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"Henna" tattoos

Perth, Australia
Destination Expert
for Cambodia
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178 reviews
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"Henna" tattoos

For those who missed it, there was an article in the West Australian newspaper very recently about the dangers of getting henna tattoos in Bali. It seems that henna is rarely used and more often than not they use some sort of concoction which is black rather than brownish red, which is true henna. Apparently there are properties in the black brew which very often cause serious infections and ultimately scarring. Quite often these problems don't surface until some days or even weeks after the work has been done. Sorry, but I can't remember the chemicals listed in the article.

Unfortunately some parents allow their children to have these drawings done and then have to struggle with the results for some time when back at home. It would probably be wise to avoid the temptation of being "cool". Infections and scarring are not cool.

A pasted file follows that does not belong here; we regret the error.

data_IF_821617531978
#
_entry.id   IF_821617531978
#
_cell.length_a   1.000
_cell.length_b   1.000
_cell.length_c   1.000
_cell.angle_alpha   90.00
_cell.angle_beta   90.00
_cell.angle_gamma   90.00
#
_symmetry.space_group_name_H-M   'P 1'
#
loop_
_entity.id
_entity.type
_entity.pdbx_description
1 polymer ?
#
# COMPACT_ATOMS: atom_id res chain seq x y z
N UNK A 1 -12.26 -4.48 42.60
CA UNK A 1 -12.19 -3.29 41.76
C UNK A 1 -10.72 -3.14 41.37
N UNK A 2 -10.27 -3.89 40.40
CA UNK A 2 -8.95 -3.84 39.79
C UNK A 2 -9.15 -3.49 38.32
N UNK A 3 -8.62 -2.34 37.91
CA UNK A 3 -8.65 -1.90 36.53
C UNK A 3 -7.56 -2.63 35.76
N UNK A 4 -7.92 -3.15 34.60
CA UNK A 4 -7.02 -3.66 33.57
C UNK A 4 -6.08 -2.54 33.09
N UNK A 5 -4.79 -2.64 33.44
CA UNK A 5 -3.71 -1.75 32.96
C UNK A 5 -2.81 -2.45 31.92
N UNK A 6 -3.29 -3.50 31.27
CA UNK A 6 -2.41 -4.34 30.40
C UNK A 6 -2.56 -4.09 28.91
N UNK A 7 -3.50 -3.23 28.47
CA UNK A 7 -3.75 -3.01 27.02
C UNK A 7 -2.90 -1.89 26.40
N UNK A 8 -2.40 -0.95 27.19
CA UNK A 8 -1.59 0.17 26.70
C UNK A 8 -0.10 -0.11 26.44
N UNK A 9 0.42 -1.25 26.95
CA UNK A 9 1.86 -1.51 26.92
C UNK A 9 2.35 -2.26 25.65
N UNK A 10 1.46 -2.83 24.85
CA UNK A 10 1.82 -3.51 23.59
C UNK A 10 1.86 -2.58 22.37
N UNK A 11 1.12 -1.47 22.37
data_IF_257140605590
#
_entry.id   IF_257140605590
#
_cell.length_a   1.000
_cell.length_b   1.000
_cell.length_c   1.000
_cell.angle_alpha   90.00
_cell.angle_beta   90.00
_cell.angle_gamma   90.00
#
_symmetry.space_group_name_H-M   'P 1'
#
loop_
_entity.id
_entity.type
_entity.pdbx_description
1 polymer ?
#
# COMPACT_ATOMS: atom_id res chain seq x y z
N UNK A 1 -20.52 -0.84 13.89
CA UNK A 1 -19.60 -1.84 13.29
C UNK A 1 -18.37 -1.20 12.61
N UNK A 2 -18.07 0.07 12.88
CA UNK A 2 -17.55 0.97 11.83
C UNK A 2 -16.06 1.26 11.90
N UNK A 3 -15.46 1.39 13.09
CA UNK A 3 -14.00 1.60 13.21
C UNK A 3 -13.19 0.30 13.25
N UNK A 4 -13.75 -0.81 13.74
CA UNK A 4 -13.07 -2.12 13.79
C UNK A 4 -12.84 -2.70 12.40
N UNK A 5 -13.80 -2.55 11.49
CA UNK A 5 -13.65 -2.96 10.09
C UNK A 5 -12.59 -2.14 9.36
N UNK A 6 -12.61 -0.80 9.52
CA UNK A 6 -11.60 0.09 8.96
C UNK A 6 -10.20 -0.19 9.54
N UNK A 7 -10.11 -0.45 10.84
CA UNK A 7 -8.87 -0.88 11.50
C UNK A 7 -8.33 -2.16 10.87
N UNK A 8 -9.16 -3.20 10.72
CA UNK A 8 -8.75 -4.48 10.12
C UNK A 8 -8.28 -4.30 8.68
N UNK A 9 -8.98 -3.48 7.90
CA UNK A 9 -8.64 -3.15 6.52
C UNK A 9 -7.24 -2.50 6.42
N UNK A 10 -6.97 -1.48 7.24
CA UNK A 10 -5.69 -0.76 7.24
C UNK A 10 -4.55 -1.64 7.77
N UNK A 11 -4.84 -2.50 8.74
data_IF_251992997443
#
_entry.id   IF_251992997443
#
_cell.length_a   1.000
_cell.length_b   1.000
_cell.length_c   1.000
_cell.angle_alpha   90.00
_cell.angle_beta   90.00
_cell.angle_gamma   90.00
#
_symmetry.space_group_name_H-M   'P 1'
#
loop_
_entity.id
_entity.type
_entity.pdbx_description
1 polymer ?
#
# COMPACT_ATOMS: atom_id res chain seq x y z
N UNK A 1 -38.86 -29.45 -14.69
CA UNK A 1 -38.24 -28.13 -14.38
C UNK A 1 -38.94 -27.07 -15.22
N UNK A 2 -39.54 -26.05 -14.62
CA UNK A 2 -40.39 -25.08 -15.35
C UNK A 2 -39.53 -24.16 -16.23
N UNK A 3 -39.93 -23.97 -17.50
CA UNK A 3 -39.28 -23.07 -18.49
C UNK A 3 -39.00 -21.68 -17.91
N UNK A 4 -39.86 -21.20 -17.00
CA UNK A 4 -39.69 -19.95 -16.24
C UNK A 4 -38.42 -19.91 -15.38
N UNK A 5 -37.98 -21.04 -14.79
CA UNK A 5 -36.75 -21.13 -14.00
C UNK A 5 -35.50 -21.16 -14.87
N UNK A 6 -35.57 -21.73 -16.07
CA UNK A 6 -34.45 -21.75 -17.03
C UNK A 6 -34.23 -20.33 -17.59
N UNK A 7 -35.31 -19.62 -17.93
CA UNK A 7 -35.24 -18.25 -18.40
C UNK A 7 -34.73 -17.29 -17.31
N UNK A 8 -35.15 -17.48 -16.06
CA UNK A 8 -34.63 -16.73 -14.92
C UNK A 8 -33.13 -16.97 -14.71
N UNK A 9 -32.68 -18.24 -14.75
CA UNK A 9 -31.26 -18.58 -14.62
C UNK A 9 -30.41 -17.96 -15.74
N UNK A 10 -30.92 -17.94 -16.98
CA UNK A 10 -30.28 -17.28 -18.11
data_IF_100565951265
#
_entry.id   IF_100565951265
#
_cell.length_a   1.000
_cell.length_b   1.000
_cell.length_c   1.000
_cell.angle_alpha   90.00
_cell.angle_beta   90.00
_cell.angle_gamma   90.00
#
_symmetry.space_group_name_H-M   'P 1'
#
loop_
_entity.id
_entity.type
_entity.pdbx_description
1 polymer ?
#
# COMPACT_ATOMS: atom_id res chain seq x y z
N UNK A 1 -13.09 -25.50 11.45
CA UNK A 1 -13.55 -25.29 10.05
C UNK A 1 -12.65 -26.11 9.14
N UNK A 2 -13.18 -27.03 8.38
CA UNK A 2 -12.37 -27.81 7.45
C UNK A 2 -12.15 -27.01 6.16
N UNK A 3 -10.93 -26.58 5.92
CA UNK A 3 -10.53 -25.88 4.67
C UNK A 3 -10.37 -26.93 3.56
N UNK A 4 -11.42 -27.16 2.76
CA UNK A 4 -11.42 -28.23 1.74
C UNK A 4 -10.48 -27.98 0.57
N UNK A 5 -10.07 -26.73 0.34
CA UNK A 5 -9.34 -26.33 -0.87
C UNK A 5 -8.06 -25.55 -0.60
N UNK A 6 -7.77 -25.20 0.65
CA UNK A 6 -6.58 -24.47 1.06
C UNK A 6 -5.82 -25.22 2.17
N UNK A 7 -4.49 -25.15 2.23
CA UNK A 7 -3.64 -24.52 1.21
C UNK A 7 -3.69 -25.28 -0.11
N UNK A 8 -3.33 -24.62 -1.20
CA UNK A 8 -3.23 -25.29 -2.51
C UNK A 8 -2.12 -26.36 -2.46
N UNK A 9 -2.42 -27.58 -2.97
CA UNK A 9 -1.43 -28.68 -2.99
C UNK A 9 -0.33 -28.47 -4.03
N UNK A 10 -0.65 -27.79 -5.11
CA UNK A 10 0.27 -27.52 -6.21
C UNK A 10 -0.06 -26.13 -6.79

Eaton, Australia
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for Broome, Bunbury
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1. Re: "Henna" tattoos

Too true Kat...and it's one of those things, which is so bad, it should be part of on-board travel advice to read, before arriving in Bali...

Australia
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for Bali, Nusa Dua, Sanur, Tuban, Ubud
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2. Re: "Henna" tattoos

This is a good reminder, there have been many people report back on the forum after it is too late and they have had terrible reactions to the PPD. (paraphenylenediamine) This is used in hair dyes.

Unfortunately the tattoos are advertised as henna but are not. The PPD causes blisters, burns and scarring in some people.

I put a warning up on TA Health and Safety link some time back, If only more people would read about this before getting these temporary tattoos.

tripadvisor.com.au/Travel-g294226-s206/Bali:…

Lombok, Indonesia
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3. Re: "Henna" tattoos